Implicitly and also explicitly, the themes chosen for this day impressed upon those involved that there is nothing in them antithetical to the Islamic beliefs they have been taught and strive to be faithful to. In other words, Islamic teachings value women living free from violence in their own homes; women involved in their families and religious communities, and also in their civic communities and with peoples of other faiths; women having jobs and earning an income while also being pious; and women serving others in innumerable seen and unseen ways, some of which are quite traditional.
I haven’t done a formal survey, but based on experience it seems safe to say that this kind of learning, this kind of empowerment of women, is happening in mosques all across the United States. I would also venture to say that while this is the case in this particular mosque and likely others, it is by no means happening in all mosques across the United States.
It is important to note that this learning of skills and knowledge in the mosque depends greatly on the interests of the women involved and their individual situations. At the same time, women’s involvement here does not contest male leadership of the mosque, history of Islam, or the teachings of the Qur’an about women and their roles in the community and family. To the contrary, this is teaching and learning of knowledge and skills of religious Muslim women who honor and abide by the teachings of their faith tradition. They are doing their teaching and learning of this kind not in spite of being religious, but at least in part because of their self-understanding as religious Muslim women.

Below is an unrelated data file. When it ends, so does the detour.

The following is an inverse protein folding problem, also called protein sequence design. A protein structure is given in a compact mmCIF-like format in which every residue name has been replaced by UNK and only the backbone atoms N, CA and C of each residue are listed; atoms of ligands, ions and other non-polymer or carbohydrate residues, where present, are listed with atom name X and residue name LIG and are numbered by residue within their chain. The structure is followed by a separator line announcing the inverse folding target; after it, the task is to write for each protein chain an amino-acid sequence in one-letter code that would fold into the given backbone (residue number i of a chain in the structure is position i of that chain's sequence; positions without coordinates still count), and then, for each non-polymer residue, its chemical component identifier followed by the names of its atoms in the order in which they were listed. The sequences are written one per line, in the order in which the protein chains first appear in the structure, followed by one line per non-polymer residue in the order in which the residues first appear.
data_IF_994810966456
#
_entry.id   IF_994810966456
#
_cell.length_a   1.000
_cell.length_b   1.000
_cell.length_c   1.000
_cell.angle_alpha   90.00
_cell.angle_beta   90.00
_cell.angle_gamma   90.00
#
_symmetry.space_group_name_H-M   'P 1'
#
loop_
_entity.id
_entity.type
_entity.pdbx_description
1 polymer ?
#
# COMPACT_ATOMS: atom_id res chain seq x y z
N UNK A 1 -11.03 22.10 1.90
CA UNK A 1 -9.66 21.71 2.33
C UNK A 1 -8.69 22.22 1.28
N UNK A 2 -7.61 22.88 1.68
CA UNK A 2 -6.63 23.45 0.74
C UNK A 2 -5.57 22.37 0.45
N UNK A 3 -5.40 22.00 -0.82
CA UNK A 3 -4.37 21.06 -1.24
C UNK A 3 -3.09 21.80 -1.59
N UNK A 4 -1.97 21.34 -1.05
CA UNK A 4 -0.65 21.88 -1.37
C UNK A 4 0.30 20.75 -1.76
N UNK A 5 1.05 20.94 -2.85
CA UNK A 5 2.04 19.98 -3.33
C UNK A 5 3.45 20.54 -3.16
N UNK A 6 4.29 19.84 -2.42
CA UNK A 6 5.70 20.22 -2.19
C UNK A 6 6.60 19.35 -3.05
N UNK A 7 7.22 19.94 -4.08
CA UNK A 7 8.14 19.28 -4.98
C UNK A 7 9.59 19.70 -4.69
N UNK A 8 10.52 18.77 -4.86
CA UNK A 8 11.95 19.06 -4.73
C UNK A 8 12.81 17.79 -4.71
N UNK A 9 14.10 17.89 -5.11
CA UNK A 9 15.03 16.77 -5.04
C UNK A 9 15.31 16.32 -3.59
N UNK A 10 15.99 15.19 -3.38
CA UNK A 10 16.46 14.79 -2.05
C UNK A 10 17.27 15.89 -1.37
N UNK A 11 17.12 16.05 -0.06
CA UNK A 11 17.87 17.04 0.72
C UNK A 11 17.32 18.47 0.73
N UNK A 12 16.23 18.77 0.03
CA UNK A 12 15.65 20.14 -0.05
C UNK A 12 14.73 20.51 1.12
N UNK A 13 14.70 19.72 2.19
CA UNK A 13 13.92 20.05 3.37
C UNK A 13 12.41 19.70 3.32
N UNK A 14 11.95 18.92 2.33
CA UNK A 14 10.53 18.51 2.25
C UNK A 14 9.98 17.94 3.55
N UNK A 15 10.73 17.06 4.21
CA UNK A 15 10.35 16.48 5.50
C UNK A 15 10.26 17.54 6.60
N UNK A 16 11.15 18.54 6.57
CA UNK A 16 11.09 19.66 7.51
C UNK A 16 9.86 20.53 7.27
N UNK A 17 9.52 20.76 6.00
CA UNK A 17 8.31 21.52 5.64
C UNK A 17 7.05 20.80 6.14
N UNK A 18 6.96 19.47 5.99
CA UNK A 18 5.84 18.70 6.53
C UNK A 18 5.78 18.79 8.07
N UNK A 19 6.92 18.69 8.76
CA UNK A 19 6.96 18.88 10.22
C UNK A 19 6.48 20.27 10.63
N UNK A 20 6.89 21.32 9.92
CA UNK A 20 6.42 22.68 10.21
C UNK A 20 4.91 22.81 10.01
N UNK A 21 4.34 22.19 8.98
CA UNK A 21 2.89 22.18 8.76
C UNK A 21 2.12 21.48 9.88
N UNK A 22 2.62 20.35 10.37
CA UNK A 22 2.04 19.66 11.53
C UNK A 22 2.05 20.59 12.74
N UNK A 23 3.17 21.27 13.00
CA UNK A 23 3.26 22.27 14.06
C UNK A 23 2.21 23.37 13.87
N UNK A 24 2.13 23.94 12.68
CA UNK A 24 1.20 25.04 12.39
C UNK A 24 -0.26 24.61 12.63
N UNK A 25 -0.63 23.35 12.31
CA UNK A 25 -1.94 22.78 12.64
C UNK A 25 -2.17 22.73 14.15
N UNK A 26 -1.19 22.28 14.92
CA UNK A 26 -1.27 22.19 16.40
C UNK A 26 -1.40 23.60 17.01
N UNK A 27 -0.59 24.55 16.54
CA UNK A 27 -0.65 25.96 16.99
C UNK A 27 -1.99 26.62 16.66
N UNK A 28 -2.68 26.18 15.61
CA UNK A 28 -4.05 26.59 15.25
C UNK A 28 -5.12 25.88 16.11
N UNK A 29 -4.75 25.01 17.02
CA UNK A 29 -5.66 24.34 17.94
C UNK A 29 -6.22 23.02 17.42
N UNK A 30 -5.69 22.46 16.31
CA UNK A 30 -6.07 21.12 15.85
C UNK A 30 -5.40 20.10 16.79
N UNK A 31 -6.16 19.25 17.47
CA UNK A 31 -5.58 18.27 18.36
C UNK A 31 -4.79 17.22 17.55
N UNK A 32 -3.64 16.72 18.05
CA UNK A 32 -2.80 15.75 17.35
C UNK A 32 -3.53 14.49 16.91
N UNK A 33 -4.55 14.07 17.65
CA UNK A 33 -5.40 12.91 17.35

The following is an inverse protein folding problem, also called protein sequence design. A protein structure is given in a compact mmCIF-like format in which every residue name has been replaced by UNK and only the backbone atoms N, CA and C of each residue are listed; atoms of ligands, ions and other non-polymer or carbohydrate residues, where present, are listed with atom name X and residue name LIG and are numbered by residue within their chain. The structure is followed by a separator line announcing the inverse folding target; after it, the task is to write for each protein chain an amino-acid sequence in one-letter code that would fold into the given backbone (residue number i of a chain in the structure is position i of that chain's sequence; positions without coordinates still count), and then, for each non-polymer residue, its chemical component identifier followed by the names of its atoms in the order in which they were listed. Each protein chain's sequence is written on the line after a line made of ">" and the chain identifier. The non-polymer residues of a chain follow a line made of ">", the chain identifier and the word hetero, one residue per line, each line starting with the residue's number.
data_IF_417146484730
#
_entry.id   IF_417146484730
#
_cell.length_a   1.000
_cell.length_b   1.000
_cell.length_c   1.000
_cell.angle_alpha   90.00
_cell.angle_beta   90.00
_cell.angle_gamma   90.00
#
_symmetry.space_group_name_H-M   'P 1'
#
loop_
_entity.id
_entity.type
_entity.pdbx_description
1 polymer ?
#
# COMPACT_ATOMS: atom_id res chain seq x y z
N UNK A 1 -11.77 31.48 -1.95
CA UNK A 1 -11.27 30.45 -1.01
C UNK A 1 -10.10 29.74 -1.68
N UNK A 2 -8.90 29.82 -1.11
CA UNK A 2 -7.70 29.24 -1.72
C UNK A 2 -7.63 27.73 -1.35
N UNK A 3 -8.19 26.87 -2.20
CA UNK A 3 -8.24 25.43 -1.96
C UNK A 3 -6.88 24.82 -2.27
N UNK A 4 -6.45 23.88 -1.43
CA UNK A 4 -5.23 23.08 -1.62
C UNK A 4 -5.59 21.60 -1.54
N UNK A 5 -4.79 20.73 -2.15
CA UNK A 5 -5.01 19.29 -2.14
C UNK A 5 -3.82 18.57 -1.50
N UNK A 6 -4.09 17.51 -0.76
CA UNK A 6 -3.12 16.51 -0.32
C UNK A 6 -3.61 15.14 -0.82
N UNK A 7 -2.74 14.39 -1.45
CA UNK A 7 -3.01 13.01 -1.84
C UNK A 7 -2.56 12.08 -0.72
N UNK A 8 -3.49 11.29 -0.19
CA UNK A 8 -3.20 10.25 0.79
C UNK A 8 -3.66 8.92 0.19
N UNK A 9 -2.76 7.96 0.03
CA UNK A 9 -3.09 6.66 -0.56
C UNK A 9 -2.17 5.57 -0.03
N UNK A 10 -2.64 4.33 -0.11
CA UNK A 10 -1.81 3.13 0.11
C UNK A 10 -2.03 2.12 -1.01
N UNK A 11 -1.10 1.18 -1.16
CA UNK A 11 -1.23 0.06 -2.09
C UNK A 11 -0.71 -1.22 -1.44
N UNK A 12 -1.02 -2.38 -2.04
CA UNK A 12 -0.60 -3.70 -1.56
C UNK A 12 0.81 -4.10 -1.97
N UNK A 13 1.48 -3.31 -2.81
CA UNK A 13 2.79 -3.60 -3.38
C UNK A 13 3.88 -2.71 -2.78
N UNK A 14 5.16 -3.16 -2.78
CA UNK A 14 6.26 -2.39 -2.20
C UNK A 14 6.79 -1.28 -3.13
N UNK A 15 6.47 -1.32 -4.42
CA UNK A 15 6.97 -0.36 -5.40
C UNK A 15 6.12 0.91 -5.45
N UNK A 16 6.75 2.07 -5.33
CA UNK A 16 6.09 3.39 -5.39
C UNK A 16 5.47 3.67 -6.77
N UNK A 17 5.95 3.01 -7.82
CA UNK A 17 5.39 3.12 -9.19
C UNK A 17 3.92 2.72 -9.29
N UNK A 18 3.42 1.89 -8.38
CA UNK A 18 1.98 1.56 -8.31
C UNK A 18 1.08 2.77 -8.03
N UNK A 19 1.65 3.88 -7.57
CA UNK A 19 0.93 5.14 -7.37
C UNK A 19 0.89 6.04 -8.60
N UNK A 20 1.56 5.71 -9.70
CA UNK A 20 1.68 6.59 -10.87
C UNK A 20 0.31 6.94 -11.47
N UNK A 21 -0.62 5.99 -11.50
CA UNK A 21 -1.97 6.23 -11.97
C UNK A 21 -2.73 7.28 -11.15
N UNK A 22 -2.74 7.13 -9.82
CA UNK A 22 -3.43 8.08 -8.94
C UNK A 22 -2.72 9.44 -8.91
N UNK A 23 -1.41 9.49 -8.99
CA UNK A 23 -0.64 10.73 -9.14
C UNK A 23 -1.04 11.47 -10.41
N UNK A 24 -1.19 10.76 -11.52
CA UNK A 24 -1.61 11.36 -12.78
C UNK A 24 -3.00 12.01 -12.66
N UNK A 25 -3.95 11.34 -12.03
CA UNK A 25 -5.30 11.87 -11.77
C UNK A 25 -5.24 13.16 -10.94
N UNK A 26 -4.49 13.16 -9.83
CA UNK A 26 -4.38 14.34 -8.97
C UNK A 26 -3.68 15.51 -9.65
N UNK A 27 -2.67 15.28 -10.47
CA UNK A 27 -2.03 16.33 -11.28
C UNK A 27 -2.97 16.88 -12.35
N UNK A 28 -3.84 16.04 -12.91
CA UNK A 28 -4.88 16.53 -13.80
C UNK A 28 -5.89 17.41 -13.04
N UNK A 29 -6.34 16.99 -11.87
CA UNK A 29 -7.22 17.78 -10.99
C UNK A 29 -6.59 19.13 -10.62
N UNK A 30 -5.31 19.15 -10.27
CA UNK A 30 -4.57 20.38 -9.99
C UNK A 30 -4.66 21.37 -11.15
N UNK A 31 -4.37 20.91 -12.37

Similarly, but in a different context, I have witnessed a number of religious Muslim women who—precisely because of their religious identity—have become involved in interfaith community groups. This involvement, in addition to providing a place to practice organizational skills and learn the skills and knowledge of governance in voluntary organization, has in turn introduced them to many others in the interreligious community also active in the civic community. These connections make it an easier step from leadership or involvement in the mosque to being active in and a leader in the civic community.
The step from mosque to civic community or interfaith group and then to civic community means that women empowered in their religious communities do not have to choose between secular engagement and religious piety; rather their engagement in the world is connected to their faith in meaningful and holistic ways. This serves their own well-being and also the wider common good.
Heidi Hadsell is president and professor of Social Ethics at Hartford Seminary. Hadsell has served as director of the Ecumenical Institute of the World Council of Churches and has taught at the Federal University of Santa Catarina, Florianopolis, Brazil and the McCormick Theological Seminary in Chicago, where she was dean. She has published on subjects including ecumenism, environmental ethics, religion in Brazil, and ethics in a religiously plural world. She is co-editor of Changing the Way Seminaries Teach: Pedagogies for Interfaith Dialogue(2009) and Beyond Idealism (2006), which includes her article “Ecumenical Social Ethics Now.” She serves on a variety of boards, including Arigatou International, the Advisory Committee to the Wabash Center for Teaching and Learning in Theology and Religion, the Association of Theological Schools in North America and Canada, and Plowshares Institute. She was recently named to the Abrahamic Forum Steering Committee of the International Council of Christians and Jews.